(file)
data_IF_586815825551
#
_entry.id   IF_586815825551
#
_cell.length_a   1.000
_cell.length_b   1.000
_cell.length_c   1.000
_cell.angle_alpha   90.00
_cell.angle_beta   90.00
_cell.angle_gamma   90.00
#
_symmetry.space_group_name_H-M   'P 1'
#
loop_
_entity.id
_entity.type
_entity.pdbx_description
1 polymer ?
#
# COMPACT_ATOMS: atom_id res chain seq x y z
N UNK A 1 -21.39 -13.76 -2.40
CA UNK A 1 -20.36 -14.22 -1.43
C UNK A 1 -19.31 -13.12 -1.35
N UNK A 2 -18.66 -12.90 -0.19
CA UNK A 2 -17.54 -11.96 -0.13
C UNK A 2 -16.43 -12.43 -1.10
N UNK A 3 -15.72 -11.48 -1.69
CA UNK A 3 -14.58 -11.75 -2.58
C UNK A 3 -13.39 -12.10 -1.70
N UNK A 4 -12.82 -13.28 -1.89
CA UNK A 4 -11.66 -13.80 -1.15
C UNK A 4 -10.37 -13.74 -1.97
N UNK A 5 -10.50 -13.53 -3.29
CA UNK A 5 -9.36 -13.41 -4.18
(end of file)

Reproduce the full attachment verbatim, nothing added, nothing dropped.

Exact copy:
data_IF_586815825551
#
_entry.id   IF_586815825551
#
_cell.length_a   1.000
_cell.length_b   1.000
_cell.length_c   1.000
_cell.angle_alpha   90.00
_cell.angle_beta   90.00
_cell.angle_gamma   90.00
#
_symmetry.space_group_name_H-M   'P 1'
#
loop_
_entity.id
_entity.type
_entity.pdbx_description
1 polymer ?
#
# COMPACT_ATOMS: atom_id res chain seq x y z
N UNK A 1 -21.39 -13.76 -2.40
CA UNK A 1 -20.36 -14.22 -1.43
C UNK A 1 -19.31 -13.12 -1.35
N UNK A 2 -18.66 -12.90 -0.19
CA UNK A 2 -17.54 -11.96 -0.13
C UNK A 2 -16.43 -12.43 -1.10
N UNK A 3 -15.72 -11.48 -1.69
CA UNK A 3 -14.58 -11.75 -2.58
C UNK A 3 -13.39 -12.10 -1.70
N UNK A 4 -12.82 -13.28 -1.89
CA UNK A 4 -11.66 -13.80 -1.15
C UNK A 4 -10.37 -13.74 -1.97
N UNK A 5 -10.50 -13.53 -3.29
CA UNK A 5 -9.36 -13.41 -4.18